The third level of the book relates to the mathematical expressions behind how you turn a line into a curve or create an angle. The book has the illustrations present for this interpretation, but not the discussion. If you understand how these shapes can be described mathematically, you can make that connection for your child. A good resource for this is the Logo program that children of this age can use to draw with a turtle. You could have many happy hours together writing programs to create these shapes. If you don't know Seymour Papert's books on learning (he wrote Logo), you should read "Mindstorms" and "The Children's Machine." "The Dot and the Line" would also make excellent reading in a classroom that is using Logo.
The puns themselves are worth the cost of the book. I won't give you any examples because I don't want to spoil them, but some minor ones do show up in the quotes above. The puns take turns aiming in different directions to expand the perspective the reader has on words as sources of character comments, descriptions about physical characteristics, and plastic qualities.
One of the great sections of the book is where the circle begins to appreciate the differences between purposeful shapes and random ones. "And she suddenly realized that what she thought was freedom and joy was nothing but anarchy and sloth." This is an important section because it releases the concept of mathematics as purposeful freedom to the reader. Anyone who "gets" that message is likely to have a much easier and happier time pursuing mathematics as the delightful mental discipline that it is.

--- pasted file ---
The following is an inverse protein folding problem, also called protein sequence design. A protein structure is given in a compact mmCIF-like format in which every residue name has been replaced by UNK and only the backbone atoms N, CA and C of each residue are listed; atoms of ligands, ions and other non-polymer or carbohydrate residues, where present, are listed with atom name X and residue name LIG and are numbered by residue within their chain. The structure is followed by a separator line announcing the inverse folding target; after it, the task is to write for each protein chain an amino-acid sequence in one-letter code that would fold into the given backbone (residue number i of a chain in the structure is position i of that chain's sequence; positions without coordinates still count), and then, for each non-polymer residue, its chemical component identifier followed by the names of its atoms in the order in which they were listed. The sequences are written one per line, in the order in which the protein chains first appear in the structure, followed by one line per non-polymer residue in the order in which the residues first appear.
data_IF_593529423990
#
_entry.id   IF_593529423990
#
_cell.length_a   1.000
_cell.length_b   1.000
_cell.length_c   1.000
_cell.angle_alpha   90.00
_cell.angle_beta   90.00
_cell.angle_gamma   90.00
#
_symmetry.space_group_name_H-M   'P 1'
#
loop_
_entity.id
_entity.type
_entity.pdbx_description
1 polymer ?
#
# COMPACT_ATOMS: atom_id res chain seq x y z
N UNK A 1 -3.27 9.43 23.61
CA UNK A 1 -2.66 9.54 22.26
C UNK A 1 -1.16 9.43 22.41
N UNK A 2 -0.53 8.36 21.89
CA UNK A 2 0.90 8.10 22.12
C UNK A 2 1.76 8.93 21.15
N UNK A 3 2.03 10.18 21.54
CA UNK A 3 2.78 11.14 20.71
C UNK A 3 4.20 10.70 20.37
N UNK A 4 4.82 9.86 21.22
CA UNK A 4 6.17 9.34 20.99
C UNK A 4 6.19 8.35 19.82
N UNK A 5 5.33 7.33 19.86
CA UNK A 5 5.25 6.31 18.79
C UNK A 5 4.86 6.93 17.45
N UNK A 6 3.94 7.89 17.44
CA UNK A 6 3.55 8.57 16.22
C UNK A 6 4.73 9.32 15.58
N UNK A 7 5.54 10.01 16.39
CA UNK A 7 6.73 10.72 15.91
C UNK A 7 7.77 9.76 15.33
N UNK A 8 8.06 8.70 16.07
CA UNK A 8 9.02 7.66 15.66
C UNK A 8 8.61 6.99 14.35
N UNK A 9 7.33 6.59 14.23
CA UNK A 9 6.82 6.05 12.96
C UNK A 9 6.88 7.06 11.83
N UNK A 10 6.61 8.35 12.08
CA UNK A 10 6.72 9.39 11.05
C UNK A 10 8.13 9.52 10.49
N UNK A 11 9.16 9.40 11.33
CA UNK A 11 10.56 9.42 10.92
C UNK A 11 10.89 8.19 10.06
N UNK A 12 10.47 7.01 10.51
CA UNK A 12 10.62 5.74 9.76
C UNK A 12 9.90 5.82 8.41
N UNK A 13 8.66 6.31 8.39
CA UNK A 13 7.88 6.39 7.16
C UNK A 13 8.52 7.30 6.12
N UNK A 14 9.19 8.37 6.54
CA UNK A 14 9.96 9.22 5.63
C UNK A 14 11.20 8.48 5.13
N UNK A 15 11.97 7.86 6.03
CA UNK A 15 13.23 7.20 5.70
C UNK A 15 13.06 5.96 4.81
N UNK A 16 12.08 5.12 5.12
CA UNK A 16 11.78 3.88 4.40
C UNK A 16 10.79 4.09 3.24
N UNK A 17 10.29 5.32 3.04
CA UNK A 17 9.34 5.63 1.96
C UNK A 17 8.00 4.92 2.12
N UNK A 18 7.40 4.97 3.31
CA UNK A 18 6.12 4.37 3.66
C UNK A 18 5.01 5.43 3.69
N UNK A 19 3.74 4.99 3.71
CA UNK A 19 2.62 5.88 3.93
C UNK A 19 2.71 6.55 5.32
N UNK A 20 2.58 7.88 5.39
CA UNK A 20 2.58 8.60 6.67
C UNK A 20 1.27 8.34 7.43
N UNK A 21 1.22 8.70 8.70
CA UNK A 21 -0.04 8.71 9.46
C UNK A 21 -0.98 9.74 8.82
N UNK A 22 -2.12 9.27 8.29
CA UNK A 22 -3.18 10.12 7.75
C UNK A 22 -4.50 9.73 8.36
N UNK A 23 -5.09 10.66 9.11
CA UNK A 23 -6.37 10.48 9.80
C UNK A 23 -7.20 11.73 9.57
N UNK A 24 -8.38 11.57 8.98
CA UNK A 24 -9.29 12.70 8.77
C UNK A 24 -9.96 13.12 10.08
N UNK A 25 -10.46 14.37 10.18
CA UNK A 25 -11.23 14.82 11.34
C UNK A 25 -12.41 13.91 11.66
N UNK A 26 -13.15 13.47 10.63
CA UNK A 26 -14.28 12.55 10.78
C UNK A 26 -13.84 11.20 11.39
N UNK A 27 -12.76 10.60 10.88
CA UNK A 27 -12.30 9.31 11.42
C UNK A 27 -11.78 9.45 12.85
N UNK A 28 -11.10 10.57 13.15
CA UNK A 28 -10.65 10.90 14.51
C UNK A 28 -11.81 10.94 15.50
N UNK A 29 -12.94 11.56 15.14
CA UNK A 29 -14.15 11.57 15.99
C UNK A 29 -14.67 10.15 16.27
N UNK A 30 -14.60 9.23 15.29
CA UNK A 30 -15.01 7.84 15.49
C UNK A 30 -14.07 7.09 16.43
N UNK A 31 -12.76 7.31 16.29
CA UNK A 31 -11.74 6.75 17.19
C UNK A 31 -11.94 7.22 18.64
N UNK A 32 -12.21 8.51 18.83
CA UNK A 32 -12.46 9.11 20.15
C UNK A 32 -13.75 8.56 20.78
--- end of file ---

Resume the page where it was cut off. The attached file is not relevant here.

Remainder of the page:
If your child takes to this material, I suggest that you might follow up with some more advanced discussions about math. Either "The Birth of the Algorithm" or "Just Six Numbers" could be read by you and then translated into age-level appropriate examples and discussions to connect math to science. This would be a wonderful gift to give to any child.
Appreciate the potential of pure numbers . . . infinitely!
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on 19 July 2001
I am a maths lover so I loved this book. It uses the elegant concept in higher maths as a love story between a well educated middle class line and a flight dot. The dot is originally enamoured with the lure of a lower class, bad mannered squiggle but as the line learns to use higher maths to extended himself, she becomes as intrigued as this reader.

Having said all this, it is of little interest to children. The love part is doomed to put off any boys anyway and the maths part is only really interesting when you have covered the subject in depth at school. I am not sure who the best audience is.
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on 8 January 2013
I chose to purchase this book because my art teacher introduced me to it and I thought I would like a copy of my own. It's funny with a serious message and explains complex ideas in a simple funny way. A fabulous little book. In fact I purchased two copies and gave one away as a christmas present
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on 2 November 2016
Absolutely love, love, LOVE this story! Fell in love with the Chuck Jones cartoon version first and then found the book and it's a treasured posession in my house! Brilliantly romantic (eventhough the dot doesn't deserve such a wonderful line) A must have for any Juster fan... or any person ever!
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on 26 August 2014
This simple little book is a true gem. Wonderfully illustrated, it tells the story of a dot who mistakes a squiggle as more interesting than a straight line until the day that the line realises he can become so much more.
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on 24 February 2014
A gorgeous hardback illustrated edition telling the romantic story of the dot & the line.
Highly recommended for all and any odd couples out there!
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on 20 October 2014
I love this book, can read it over and over!
Arrived in time in a good packaging.
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on 4 July 2015
Great little book, lovely edition